For helicopter pilots, income ranges from $40,000 to $100,000.

A flying instructor’s income varies depending on their qualifications and experience; from a C-Category flying instructor who can expect to earn about $28,000 to $30,000 a year, to A-Category instructors who can earn about $60,000 to $80,000, and possibly up to $100,000 after many years of work.

Many flight instructors are employed on casual and part-time contracts or are paid only for ‘flight hours’. This can lead to them being paid much less than $28,000 a year.

Employment and skill shortages

Pilots’ employment

HistoricProjected Growth
2006 2013 2023 2028
1,896 2,046 2,060 2,190
  1.1% 0.1% 1.0%

Source: Statistics NZ Census and MBIE projections. Percentages are compound annual growth rates.
*Growth projections are for the broader category “Air and Marine Transport Professionals”.

Employment of pilots increased by 1.6% from 2006 to 2013. Employment growth for the air and marine transport professionals is projected to continue at 0.1% each year until 2023, and by 1.0% out to 2028.

The employment outlook for experienced airline and helicopter pilots is good, but entry is difficult and initial income is low in relation to the cost of training. Many pilots leave to work overseas, creating domestic opportunities for pilots. In addition, the workforce is ageing and retirement rates are likely to increase.

Employment chart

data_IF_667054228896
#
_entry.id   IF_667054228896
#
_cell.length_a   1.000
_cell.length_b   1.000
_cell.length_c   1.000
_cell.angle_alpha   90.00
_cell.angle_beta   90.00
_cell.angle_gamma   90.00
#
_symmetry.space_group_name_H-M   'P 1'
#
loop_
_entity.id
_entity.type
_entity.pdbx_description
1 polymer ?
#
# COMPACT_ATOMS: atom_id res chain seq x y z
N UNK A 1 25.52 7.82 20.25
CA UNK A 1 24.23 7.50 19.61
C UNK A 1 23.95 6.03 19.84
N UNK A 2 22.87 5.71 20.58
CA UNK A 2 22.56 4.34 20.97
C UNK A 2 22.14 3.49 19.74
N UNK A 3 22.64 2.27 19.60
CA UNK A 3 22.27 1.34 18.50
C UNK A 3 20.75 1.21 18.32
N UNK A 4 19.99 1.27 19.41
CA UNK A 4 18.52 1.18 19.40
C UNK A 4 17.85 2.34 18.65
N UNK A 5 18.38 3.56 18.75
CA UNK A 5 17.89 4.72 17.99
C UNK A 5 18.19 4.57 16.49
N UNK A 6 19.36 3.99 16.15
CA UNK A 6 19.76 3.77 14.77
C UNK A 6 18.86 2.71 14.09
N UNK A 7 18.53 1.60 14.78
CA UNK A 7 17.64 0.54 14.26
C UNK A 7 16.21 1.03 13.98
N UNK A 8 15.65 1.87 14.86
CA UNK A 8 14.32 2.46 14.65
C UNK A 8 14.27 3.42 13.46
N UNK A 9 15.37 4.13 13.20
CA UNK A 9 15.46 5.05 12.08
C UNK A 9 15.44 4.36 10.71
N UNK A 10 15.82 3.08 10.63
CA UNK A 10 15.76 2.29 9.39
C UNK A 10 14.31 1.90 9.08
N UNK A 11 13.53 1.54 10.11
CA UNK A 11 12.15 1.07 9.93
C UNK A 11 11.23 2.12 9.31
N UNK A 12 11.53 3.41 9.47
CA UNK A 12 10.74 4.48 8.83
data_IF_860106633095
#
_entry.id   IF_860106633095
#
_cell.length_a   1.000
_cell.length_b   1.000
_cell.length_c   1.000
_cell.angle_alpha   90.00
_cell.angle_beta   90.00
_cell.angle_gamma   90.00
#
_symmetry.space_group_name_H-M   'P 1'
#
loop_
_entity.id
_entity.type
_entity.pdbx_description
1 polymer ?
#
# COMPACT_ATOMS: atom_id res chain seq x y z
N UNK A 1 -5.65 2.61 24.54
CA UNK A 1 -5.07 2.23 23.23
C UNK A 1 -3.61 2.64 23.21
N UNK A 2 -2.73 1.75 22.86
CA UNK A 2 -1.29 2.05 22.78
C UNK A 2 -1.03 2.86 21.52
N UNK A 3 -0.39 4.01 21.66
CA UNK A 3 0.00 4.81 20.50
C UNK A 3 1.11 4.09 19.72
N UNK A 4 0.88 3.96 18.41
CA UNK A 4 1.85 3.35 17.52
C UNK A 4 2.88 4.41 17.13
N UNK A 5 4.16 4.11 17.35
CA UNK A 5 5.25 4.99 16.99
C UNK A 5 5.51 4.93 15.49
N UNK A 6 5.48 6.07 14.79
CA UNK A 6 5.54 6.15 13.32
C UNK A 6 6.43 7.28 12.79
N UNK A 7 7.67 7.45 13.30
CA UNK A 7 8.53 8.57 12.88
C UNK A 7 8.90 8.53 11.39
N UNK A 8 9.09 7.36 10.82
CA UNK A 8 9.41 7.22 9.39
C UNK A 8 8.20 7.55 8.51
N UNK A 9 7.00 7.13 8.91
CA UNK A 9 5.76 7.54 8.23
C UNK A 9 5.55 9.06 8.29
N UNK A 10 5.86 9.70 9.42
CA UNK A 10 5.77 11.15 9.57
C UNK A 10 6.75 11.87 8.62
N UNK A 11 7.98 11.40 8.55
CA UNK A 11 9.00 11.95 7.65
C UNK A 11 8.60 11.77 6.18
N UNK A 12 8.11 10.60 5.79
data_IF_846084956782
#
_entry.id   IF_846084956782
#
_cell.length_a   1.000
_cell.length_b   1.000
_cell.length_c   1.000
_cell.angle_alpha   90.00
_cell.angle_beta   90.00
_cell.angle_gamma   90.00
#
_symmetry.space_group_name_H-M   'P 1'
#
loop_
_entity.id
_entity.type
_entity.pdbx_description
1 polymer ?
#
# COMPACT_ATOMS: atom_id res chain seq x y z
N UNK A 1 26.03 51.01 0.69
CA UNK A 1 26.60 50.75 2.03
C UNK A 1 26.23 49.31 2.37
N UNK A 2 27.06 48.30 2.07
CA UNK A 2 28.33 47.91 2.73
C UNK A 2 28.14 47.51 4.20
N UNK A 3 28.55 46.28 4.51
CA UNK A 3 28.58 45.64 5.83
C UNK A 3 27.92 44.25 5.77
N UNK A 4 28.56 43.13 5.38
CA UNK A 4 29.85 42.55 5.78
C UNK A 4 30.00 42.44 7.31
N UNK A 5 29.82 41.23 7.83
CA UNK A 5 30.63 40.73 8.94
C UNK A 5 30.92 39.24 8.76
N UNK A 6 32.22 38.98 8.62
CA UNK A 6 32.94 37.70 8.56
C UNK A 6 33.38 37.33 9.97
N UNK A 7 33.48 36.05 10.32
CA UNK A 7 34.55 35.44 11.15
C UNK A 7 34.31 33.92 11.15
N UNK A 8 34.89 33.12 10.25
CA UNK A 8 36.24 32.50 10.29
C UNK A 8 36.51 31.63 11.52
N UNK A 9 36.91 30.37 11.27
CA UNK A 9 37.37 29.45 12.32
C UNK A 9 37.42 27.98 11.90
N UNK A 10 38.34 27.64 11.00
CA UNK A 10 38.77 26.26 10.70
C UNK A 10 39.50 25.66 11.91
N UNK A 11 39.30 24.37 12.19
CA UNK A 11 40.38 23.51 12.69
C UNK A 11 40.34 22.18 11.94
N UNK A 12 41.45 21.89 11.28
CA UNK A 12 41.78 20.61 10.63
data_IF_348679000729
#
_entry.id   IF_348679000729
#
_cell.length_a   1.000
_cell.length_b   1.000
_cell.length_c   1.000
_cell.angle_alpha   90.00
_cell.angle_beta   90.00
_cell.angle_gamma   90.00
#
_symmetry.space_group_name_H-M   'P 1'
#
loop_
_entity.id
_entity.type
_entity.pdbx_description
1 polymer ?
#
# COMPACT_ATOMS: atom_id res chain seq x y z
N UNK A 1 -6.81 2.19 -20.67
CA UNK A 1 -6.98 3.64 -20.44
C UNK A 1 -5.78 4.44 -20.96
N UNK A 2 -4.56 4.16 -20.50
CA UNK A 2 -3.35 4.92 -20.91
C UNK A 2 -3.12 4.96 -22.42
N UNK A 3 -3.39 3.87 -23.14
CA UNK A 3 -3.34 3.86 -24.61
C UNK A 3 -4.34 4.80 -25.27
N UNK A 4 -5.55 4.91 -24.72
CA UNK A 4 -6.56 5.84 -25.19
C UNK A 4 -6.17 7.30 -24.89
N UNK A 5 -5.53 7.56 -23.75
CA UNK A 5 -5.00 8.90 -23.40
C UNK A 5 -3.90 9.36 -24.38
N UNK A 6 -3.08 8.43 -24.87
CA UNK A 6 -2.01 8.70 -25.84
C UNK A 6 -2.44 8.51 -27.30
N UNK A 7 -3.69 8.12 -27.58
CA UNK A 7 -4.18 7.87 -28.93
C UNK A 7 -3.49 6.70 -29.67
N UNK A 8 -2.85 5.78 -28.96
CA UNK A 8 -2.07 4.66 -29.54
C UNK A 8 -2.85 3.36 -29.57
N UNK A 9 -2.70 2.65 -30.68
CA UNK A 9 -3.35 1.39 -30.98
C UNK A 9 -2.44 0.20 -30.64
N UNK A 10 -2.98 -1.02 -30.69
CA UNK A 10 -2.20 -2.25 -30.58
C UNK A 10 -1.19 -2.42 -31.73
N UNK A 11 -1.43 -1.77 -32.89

Source: Statistics NZ Census and MBIE projections

Outcomes after qualification completion*

OverseasIn further studyReceiving a benefitIn employmentMedian Salary
25% 19% 2% 64% $48,000

Source: Tertiary Education Commission
*Three years after completion of L5 or 6 Diploma - Aerospace Engineering & Technology.

Three years after completing a diploma in aerospace engineering and technology, most graduates were in employment or overseas, with a few in further study. The median salary was around $48,000 three years after graduating.

Pilots are not on Immigration New Zealand’s skill shortage lists.

Immigration NZ, skill shortage list:

Where to find job vacancies

Pilot vacancies are advertised through public media such as the Trade Me Jobs and Seek websites.

Trade Me Jobs: 

Career path

Pilot roles require a substantial investment in education and training.

Entry-level pilot jobs earn modest incomes but there are high rewards and opportunities for experienced pilots. You need to greatly enjoy flying to progress and succeed in this work. Normally, airline pilots begin their career as flight instructors.

People with commercial pilot licences take at least three years to progress to operational flying roles in major companies. In the interim they build up hours flying for smaller operations or instructing other pilots.

Qualified pilots can work as scenic pilots, or as flying instructors (on the same type of planes learned on). Additional hours and/or qualifications are needed to fly a helicopter, or as an agricultural pilot, or to fly bigger types of aircraft such as turboprops or jet-engine planes.

Related occupations

The following occupations are related roles or alternative titles. Some of the roles may require a higher level of skill than entry-level pilots.

  • Aeronautical Engineer
  • Aeroplane Pilot
  • Aircraft Maintenance Engineer
  • Flying Instructor
  • Helicopter Pilot

Other information


More information on pilots is available on the Careers New Zealand website.

Careers New Zealand:


The Australian New Zealand Standard Classification of Occupations (ANZSCO) is the official classification of occupations in New Zealand.

The occupation of pilots has been coded to the following ANZSCO codes for the purpose of this report:

2311 – Air Transport Professionals